Something tells me that our youth may just be getting an opportunity which need necessarily not come from government and which already manifests itself embedded in prevailing mobile systems. If capacity can be developed in this way, then the possibilities are endless but prevarication or worse still, inaction will be precarious. That is why this conference is most timely.
Through this forum we are able to reaffirm our vision and our commitments and pitch them against the reality of the pace of development in the industry and see how we measure up to where we are in relation to where we want to be. A lot has been done already but we still have much more to do. Now is definitely not the time for complacency.
If capacity development can be achieved then it is to the advantage of the country as a whole in relation to point on local content and services. To facilitate a thriving mobile ecosystem is an essential element of this. Having the resources of the internet at your fingertips at a reasonable cost is fantastic for all members of society, especially if a local industry has contributed significantly to the information they are consuming.
5. A call on our youths
There’s an obvious gap between elderly professionals and young industry entrepreneurs and enthusiasts. Unfortunately, the industry has lost many potential bright minds to other sectors with promises of immediate large salaries. Also, the few that have chosen to pursue telecoms have not had the chance to have access to mentors with immense experience who can guide them along specific career paths. However, the onus lies on young people to take responsibility by first realising that the strength of the future mobile industry in Nigeria rests on their shoulders – and they must reach out to get all the help they need.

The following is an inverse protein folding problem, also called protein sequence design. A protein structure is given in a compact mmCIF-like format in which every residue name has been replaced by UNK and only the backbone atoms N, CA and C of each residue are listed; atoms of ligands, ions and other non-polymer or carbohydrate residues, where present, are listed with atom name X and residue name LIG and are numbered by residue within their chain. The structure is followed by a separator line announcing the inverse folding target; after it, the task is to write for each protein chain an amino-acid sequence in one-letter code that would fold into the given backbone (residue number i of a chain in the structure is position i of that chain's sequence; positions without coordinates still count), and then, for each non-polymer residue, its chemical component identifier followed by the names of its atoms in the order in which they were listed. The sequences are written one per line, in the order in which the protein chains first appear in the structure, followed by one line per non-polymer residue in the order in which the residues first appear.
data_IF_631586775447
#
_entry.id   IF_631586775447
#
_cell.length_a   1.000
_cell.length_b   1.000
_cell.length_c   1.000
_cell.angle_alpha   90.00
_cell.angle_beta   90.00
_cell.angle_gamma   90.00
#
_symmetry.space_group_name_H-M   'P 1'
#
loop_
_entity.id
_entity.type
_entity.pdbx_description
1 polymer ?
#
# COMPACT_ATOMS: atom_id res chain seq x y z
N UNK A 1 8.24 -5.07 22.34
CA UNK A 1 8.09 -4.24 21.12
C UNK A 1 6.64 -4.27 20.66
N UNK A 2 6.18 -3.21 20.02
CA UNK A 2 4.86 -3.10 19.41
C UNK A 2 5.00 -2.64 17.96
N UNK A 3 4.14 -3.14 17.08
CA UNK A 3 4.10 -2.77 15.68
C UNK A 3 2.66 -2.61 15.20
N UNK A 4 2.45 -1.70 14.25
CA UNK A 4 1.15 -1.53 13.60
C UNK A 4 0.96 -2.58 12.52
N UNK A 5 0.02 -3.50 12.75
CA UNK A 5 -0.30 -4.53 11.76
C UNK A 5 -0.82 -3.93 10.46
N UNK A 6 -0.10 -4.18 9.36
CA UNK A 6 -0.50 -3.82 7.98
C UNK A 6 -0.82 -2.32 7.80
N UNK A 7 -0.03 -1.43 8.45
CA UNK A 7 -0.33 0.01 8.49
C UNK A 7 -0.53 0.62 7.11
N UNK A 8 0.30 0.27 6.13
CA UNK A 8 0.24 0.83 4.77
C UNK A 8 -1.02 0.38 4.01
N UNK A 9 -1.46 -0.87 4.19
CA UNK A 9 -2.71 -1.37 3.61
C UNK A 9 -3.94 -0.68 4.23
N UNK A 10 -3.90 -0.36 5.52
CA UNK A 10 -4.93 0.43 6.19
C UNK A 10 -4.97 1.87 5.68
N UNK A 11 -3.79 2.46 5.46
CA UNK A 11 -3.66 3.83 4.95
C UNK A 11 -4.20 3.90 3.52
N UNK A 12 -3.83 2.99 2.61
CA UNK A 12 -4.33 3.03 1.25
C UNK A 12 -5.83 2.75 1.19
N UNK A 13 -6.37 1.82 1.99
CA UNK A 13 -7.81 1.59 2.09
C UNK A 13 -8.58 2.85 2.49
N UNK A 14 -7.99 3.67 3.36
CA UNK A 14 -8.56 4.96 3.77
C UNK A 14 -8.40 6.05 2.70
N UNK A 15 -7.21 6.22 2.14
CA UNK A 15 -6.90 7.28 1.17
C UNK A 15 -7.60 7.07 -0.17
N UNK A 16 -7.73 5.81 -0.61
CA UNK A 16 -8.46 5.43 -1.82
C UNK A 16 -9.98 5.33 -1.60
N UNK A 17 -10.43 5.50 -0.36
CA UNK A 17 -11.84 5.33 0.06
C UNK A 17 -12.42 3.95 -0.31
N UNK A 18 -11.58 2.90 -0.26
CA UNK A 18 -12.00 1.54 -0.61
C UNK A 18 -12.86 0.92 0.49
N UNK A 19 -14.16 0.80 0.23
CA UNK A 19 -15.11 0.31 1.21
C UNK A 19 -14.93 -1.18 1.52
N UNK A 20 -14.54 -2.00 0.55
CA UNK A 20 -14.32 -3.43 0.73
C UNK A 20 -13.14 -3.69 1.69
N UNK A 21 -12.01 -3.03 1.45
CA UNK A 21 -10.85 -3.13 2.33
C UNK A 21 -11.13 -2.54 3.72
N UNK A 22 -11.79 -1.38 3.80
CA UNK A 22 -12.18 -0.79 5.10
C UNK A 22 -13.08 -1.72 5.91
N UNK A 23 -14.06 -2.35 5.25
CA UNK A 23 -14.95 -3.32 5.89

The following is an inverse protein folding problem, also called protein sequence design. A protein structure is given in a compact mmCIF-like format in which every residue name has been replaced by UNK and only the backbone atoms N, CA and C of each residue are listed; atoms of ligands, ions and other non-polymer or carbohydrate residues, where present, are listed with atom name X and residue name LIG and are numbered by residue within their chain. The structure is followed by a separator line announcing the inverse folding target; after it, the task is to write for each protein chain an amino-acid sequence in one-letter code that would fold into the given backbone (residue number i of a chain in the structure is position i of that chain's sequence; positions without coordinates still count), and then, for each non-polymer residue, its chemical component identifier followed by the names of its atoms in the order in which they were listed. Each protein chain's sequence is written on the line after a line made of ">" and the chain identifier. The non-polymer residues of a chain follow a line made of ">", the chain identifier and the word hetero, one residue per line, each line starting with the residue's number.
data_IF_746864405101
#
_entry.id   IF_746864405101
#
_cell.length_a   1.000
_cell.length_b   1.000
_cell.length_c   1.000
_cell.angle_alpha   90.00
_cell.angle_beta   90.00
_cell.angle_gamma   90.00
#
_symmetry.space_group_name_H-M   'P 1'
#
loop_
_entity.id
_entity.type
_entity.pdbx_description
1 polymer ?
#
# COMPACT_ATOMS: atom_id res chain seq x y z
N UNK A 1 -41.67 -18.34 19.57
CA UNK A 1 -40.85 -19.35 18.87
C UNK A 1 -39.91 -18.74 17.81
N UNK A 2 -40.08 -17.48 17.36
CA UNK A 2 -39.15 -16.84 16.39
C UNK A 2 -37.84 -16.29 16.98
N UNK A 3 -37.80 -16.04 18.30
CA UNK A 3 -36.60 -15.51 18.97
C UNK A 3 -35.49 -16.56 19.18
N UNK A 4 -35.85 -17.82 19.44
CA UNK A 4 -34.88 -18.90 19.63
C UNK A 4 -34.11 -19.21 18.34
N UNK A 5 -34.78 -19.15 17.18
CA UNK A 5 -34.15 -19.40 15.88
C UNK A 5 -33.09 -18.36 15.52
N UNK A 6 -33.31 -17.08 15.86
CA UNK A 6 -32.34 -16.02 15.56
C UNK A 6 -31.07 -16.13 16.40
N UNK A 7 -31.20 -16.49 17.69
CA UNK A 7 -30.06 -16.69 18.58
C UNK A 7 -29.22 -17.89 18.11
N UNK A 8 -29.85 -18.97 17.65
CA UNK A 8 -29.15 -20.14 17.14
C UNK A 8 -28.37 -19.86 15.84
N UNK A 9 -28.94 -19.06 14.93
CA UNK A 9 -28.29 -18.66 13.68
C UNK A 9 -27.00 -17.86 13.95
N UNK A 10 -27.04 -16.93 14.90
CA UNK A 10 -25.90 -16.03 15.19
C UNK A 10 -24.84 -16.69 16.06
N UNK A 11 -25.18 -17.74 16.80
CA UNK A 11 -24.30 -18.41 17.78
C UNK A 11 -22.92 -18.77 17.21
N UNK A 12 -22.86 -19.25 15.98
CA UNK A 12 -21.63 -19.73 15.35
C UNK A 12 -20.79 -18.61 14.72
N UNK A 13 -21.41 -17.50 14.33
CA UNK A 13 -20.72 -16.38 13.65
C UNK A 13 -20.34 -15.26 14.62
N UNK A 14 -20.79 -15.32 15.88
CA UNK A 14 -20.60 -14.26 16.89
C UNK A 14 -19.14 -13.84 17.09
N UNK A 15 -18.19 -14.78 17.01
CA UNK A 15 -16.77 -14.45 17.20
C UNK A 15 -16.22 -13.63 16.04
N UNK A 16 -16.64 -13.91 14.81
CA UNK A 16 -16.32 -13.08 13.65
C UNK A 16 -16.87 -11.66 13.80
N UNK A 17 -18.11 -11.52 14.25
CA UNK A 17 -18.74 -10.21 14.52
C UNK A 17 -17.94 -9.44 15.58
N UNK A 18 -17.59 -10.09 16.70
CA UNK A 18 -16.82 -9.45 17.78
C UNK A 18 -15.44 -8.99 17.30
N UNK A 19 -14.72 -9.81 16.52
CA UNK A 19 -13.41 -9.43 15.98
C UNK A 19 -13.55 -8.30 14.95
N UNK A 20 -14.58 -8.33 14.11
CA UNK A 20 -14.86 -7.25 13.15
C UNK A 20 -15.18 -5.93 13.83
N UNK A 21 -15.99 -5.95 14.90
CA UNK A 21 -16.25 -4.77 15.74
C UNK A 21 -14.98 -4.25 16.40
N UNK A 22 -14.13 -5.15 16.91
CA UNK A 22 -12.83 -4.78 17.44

6. The role of Institutions and Agencies
The role of institutions in the development of the mobile web and applications is a key one and their active support would have a considerable multiplier effect on the speed of the expansion of the ecosystem. The Nigerian Communications Commission, NCC and NITDA come in here for special mentioning as their mandate has suddenly grown beyond what was written in the act setting them up long before mobile opportunities came into our lives.
7. Collaboration and Competition:
While everyone today speaks of Google, Facebook, Skype and all, a clear difference between these companies (led by youth like Nigeria’s) and Nigerian startups is the fact that while the average young Nigerian goes his way to start something without the discipline of mentors and accountability to senior professionals, these mostly Silicon Valley-based companies know what it means to collaborate with other people to build a powerful team. And when these teams form, they have healthy competition.
I am happy many of those who have eye witness experience of what I am saying are with us here and we could not have expected a better conference at a better time than this.
I wish you a fine deliberation.